I’ve been trying to decide where to start with this review and I’m still not sure, so I’ll start with what matters most: I liked this book a lot. It’s a debut and I’m very much looking forward to the author’s future stories.
I usually try not to say too much about what the book is about, just enough to whet potential readers’ appetite, but I’ll write a tad more in this review. Fear not, however, I’m not spoiling anything, everything I mention happens in the first pages (and figures in the official blurb too).
Raised in the Royal City slums by a mother she’s not keen on ever seeing again, Scratch Keyes wasn’t sure she’d ever amount to anything. Yet here she is, at twenty-five, a Sergent Major in the King’s Guard, about to be knighted as a reward for a brilliant strategy in the latest battle. The night takes an unexpected turn when the King doesn’t mention her, she gets high with the Princess, and ends the night in the dungeon with her best friend James, sentenced to death without trial for the abduction of the aforementioned princess. A mysterious woman breaks them out of jail and takes them to her siblings, Shovel and Umbrella Shae, who proceed to explain that the already absurd circumstances are indeed even more complex. Scratch and James have no choice but to follow Vel and Brella to the Between and further in a quest to save the Princess. Maybe. Probably? The Shaes obviously aren’t telling the whole truth, and Scratch doesn’t trust them farther than she could throw them (which is actually quite far for such a tiny being).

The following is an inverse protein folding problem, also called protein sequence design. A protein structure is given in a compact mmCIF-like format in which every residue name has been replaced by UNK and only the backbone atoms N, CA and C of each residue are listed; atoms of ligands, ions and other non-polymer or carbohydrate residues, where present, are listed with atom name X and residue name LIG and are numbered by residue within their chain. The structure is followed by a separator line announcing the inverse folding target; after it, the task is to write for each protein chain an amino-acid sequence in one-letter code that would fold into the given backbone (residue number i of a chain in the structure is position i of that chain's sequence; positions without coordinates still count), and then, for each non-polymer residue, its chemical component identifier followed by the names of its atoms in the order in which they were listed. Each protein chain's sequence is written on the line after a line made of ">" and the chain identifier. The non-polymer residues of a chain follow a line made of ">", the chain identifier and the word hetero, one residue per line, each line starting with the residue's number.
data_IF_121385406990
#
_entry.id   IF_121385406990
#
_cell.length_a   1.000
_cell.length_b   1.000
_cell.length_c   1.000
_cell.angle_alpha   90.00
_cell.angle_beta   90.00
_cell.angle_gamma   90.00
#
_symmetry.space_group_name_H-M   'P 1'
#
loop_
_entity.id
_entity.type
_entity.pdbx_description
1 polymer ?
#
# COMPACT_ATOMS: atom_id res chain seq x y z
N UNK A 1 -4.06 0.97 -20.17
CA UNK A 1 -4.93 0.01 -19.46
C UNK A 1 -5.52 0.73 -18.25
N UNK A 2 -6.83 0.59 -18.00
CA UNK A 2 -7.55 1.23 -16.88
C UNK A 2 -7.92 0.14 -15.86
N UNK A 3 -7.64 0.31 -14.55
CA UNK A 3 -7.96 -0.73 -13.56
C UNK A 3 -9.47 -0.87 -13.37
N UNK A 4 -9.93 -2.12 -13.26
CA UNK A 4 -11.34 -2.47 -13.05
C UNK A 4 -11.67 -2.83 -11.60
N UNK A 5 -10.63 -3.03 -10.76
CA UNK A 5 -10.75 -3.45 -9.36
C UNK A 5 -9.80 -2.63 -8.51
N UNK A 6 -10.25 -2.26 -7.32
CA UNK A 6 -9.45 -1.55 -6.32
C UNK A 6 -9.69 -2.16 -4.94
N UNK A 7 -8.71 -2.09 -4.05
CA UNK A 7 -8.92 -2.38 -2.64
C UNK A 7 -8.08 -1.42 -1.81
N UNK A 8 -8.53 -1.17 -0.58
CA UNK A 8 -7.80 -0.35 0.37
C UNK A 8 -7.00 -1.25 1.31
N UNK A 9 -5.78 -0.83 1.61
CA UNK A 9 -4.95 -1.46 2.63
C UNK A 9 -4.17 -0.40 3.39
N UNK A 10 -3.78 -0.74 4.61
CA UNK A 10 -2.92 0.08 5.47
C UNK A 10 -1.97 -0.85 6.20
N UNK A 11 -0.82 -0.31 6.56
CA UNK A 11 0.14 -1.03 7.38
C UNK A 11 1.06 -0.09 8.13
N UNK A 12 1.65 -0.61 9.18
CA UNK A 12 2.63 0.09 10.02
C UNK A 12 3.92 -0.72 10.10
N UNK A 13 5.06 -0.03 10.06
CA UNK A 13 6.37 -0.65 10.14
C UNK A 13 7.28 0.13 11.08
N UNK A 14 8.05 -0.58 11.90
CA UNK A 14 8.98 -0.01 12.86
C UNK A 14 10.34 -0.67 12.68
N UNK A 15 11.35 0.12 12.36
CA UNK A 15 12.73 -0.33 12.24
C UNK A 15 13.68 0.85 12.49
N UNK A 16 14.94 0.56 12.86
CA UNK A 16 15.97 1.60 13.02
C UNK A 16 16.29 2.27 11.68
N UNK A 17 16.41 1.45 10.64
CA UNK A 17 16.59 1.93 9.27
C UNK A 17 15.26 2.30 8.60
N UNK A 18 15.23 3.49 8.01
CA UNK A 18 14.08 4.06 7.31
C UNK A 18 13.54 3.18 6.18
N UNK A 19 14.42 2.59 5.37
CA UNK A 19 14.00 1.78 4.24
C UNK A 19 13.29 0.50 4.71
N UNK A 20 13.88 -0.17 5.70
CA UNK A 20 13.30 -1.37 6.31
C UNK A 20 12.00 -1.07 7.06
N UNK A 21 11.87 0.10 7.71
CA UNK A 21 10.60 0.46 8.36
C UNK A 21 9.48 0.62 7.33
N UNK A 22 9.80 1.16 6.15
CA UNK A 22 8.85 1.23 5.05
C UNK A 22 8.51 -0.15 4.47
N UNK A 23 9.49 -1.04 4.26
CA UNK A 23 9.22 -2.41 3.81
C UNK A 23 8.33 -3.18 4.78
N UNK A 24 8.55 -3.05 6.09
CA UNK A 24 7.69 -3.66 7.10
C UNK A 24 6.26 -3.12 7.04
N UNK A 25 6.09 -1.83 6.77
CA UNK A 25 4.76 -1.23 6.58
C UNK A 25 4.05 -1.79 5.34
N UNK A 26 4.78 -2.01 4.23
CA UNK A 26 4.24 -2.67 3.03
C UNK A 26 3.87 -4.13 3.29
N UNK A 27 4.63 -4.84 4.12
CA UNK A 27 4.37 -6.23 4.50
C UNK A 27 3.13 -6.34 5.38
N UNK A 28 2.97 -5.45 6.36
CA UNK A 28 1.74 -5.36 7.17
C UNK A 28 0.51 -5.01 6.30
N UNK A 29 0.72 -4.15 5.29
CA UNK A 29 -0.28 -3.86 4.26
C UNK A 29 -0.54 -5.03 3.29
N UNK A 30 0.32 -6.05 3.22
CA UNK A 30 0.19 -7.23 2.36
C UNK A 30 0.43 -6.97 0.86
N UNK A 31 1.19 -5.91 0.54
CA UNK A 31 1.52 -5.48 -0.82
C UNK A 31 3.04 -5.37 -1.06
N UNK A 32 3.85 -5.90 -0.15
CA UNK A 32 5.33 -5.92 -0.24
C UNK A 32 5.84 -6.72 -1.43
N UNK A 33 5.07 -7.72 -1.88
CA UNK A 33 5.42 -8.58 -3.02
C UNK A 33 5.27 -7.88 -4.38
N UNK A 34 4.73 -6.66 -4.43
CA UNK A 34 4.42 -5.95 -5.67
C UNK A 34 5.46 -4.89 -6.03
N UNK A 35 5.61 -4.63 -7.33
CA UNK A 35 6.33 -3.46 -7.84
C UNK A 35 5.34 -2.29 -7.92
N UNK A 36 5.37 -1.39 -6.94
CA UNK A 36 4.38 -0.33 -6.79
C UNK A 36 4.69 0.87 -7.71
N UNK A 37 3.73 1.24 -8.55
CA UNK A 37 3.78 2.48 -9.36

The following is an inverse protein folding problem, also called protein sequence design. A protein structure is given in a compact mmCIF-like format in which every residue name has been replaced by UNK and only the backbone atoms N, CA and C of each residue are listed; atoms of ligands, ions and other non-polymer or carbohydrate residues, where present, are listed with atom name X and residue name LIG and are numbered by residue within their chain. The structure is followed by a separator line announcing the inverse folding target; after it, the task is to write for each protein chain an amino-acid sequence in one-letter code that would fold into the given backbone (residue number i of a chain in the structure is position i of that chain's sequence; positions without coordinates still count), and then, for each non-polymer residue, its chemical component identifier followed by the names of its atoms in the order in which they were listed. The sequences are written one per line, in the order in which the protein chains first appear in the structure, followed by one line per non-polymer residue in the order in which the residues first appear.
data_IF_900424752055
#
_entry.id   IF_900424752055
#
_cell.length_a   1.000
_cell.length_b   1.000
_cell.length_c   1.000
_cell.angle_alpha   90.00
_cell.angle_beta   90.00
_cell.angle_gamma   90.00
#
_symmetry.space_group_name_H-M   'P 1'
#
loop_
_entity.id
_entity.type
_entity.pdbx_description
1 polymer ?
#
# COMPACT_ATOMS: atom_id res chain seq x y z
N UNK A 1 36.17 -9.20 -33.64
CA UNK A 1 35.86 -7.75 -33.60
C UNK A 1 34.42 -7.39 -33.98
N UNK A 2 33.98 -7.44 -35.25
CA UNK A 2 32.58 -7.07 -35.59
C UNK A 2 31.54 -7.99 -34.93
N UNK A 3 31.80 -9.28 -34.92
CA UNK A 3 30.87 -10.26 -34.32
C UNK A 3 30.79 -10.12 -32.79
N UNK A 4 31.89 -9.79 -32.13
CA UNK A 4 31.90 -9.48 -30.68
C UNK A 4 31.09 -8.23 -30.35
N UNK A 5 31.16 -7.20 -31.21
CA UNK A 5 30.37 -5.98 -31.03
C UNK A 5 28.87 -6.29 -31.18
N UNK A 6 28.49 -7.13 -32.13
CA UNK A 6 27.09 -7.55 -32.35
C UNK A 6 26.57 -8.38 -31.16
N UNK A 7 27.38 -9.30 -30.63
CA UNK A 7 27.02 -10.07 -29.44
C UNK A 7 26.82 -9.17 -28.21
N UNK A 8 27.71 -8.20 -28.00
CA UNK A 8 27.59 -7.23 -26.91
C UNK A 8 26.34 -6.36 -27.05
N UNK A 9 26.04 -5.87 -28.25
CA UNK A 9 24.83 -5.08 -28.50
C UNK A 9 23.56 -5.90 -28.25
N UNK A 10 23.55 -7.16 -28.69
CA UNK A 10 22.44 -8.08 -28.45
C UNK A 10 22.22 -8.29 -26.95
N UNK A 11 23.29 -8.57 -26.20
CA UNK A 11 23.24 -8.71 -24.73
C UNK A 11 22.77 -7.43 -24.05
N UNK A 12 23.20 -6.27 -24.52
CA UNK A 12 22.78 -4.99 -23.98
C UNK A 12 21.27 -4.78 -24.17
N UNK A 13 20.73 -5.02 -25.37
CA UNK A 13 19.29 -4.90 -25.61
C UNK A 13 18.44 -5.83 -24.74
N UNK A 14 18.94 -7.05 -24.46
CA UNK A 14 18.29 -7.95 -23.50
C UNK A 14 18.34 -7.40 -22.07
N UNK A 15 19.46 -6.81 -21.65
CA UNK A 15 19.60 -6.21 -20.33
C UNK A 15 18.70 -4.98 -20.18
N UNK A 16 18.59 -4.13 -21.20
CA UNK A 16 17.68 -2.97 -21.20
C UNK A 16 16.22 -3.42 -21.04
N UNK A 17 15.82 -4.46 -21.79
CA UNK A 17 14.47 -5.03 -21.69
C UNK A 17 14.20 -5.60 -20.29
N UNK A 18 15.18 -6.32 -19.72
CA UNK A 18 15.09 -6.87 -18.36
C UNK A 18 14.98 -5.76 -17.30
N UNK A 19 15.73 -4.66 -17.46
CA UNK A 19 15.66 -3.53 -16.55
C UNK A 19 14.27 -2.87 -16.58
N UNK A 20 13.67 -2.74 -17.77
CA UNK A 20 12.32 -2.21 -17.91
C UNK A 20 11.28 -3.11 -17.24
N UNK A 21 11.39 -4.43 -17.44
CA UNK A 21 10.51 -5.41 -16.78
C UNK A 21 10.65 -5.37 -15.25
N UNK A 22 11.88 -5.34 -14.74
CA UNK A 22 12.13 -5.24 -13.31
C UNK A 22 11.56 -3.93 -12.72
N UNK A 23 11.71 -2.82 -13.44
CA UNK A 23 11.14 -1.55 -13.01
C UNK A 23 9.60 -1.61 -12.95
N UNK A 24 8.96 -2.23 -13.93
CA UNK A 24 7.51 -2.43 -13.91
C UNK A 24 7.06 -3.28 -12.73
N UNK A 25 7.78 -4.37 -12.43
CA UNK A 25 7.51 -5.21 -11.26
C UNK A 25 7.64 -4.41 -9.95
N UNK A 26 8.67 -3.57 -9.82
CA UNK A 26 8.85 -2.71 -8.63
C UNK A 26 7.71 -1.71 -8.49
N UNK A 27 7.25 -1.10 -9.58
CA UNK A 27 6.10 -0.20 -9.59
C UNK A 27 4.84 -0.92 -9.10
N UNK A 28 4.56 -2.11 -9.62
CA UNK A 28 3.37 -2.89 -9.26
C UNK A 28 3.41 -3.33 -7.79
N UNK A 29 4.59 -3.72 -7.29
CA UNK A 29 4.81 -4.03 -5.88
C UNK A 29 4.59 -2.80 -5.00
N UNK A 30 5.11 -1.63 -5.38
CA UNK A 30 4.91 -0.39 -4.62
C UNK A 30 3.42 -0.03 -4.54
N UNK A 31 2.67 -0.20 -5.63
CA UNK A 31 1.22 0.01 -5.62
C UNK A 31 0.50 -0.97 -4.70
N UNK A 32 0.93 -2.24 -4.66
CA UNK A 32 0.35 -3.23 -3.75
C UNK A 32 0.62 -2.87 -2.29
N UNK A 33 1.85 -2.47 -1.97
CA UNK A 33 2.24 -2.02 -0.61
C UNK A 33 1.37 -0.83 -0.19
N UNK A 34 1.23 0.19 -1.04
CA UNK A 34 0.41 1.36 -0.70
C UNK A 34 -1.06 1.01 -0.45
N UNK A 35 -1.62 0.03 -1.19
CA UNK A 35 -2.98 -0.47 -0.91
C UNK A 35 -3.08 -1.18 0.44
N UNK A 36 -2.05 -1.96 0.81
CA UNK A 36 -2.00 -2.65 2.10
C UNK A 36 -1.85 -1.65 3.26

Like Scratch, I kept being surprised while I was reading. Whenever I thought I knew where the journey was taking me, there were twists. Breger created a fascinating world, both familiar and magical. Scratch and Brella are layered and lovable, as is James. I wish Vel had been a little more developed, but I guess choices have to be made and the main relationship is between Scratch and Brella, the guys are just along for the ride. Both Brella and Scratch learn major lessons on their journey, there’s real character growth. The ending is at once satisfying and open, which leads me to hope for a sequel someday.
All in all, Walk Between Worlds is a very promising (and funny, did I mention funny?) debut novel.